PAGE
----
Today, HJ is pleased to share with you Kasey Michaels new release: A Scandalous Proposal
The drama of London’s Little Season continues in this vibrant new series by USA TODAY bestselling author Kasey Michaels featuring three courageous war heroes surrendering at last to love…
Who would have thought a man could tire of being fawned over and flirted with? Ever since Cooper Townsend returned from France as a hero with a new title, he has been relentlessly pursued by every marriageable miss in London. Perhaps that’s why the unconventional Miss Daniella Foster is so appealing. She doesn’t simper or flatter. She only wants him to help unmask her sister’s blackmailer, and Coop has never been so intrigued…
Let every other woman in London fight over His Lordship’s romantic attentions. Marriage is the last thing on Dany’s mind…at least until she samples his illicit kisses. Now, as a mutual enemy races to ruin Coop’s reputation and Dany’s family name, an engagement of convenience will spark an unlikely passion that might save them both.
Enjoy an exclusive excerpt from A Scandalous Proposal:
It was quiet in the Portman Square drawing room now that the countess had retired to her bedchamber, led there by the promise of tea and freshly baked lemon cakes. She’d run out of complaints and threats, anyway, emptied her budget of Things Ladies of Good Breeding Do Not Say or Do and thrown up her hands in defeat when her sister grinned and asked, “So, are you breed¬ing, Mari? You’ve been rather overset lately. Perhaps you haven’t been counting?”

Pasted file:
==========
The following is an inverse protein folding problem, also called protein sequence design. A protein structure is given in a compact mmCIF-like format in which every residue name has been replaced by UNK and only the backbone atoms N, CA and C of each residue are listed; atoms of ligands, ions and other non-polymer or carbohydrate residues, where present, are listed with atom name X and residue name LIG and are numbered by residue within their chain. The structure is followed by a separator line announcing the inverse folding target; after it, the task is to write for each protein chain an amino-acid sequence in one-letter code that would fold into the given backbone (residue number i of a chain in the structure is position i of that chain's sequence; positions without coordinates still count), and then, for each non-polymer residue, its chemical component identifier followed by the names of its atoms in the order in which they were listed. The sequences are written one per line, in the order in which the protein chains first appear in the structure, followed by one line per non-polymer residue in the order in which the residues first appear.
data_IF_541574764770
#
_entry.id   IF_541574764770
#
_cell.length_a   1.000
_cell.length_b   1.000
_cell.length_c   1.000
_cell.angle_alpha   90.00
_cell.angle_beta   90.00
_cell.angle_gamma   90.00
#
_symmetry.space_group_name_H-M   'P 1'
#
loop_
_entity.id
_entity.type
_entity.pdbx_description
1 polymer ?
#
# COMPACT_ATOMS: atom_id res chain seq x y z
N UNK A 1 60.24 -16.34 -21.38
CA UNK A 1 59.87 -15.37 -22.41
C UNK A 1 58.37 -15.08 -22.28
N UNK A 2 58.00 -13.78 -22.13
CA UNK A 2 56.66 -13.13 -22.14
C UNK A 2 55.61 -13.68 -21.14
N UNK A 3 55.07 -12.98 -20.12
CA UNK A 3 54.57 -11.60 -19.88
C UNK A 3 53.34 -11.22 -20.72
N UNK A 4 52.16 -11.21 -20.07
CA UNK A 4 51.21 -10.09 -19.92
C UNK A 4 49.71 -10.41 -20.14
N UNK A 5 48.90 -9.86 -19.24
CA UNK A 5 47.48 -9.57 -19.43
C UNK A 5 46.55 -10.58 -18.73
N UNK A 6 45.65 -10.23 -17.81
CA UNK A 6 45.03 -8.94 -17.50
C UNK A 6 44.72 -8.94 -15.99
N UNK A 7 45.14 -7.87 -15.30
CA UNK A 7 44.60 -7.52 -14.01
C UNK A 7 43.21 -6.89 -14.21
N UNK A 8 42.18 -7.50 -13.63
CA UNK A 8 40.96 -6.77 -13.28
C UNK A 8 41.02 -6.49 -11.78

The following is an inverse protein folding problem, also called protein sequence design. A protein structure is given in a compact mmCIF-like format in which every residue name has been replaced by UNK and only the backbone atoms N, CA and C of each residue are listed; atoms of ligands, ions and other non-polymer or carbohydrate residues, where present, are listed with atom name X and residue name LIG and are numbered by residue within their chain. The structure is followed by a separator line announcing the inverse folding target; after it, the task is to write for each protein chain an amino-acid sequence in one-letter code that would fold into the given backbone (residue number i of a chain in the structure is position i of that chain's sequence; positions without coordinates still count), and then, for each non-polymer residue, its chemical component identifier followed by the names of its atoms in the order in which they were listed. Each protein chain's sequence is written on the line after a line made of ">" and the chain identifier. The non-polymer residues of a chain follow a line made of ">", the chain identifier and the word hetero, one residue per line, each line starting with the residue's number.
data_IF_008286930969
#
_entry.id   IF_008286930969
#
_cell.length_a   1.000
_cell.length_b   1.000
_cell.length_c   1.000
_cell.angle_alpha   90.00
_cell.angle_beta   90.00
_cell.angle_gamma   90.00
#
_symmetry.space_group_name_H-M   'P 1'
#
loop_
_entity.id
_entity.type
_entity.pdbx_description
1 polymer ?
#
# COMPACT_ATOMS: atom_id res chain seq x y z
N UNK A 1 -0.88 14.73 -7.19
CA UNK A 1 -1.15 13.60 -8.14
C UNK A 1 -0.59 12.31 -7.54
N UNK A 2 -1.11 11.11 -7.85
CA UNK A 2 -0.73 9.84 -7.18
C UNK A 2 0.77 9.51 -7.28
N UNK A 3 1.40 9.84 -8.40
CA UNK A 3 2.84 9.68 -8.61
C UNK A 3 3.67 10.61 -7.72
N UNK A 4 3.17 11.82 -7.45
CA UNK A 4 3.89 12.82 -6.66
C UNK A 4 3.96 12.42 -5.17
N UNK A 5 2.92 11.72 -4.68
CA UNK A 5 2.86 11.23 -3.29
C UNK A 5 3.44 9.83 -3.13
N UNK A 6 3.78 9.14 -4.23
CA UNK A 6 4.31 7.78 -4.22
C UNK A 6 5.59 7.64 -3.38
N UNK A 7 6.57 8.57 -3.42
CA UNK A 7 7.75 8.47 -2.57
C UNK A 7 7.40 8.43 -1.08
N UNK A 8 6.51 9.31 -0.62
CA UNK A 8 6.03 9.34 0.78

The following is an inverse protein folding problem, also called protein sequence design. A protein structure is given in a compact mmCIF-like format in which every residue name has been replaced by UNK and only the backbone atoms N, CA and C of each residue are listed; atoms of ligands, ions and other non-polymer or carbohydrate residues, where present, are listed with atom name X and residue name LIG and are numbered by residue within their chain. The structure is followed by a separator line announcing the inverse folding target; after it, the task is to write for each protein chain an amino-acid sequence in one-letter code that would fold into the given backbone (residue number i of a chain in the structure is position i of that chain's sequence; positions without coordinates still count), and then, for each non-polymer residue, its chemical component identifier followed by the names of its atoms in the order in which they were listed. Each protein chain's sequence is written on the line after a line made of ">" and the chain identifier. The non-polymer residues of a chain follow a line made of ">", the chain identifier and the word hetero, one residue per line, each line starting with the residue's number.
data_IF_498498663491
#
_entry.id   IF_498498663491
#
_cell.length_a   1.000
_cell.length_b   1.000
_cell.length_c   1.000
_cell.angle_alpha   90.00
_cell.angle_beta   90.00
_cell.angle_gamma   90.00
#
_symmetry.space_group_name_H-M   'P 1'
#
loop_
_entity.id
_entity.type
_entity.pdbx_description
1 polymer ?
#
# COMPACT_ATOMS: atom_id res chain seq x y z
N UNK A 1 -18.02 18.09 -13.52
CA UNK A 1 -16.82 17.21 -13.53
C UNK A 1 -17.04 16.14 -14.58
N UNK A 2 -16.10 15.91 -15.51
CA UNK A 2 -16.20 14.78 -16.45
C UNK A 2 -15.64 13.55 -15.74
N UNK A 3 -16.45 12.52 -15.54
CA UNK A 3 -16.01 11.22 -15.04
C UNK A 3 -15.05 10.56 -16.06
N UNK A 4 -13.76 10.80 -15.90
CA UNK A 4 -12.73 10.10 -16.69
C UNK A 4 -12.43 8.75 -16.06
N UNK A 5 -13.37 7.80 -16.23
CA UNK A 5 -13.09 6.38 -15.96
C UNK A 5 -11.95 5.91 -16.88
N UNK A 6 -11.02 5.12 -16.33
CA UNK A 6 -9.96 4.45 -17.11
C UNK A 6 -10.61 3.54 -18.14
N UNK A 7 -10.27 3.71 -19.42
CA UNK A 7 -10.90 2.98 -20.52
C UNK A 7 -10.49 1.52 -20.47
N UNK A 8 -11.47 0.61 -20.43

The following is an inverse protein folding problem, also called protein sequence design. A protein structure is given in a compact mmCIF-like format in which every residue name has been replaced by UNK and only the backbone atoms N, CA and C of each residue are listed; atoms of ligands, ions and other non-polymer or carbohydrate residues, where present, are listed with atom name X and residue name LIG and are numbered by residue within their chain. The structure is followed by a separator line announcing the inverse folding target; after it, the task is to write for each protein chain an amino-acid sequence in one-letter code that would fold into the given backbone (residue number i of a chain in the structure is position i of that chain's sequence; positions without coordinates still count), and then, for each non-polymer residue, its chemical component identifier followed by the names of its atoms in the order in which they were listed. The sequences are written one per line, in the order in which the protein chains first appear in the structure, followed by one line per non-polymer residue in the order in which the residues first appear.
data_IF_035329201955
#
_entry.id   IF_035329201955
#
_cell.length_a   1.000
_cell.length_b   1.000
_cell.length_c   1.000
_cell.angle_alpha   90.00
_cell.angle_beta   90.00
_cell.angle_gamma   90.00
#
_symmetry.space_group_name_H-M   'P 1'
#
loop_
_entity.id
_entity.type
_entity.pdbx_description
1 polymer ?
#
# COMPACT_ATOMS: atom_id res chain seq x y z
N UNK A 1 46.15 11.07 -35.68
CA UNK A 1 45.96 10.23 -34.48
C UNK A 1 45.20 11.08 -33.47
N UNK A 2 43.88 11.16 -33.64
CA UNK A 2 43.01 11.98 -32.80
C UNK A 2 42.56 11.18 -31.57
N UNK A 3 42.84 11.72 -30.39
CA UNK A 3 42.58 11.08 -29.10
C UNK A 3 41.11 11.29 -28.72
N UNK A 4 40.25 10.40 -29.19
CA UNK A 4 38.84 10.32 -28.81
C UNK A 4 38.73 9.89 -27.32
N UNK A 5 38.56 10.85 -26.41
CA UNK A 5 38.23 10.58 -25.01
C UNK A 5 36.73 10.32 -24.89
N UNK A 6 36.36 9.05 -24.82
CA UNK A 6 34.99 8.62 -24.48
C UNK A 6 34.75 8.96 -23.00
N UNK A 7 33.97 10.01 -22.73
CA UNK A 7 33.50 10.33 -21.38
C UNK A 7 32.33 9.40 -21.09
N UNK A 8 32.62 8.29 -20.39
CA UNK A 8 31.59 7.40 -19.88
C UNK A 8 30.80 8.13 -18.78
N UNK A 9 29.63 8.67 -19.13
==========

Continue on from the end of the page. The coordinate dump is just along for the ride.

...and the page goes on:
Having successfully routed her sister at last, Dany looked across the room, to where her maid, Emmaline, had been told to take up residence on a chair positioned close by a front-facing window. There were two reasons for that. One, Emmaline would be able to watch out the window to alert her mistress when one of the carriages stopped in front of Number Eleven, and two, the car¬riage traffic would help muffle voices while Dany and the gentlemen spoke.
Oh, and a third: young unmarried ladies needs must be chaperoned at all times or else the entire world just might disintegrate into cinders, or some such calamity. Of course, were that true, Dany would have destroyed the world at least six times over by now. And that was just this year.
In any event, Emmaline was discreet. She’d kept many a secret for Dany over the years, either out of af¬fection or because she’d be sacked on the spot for having allowed any of her mistress’s daring exploits, many of which had necessarily included her cooperation. Dany preferred to believe it was affection.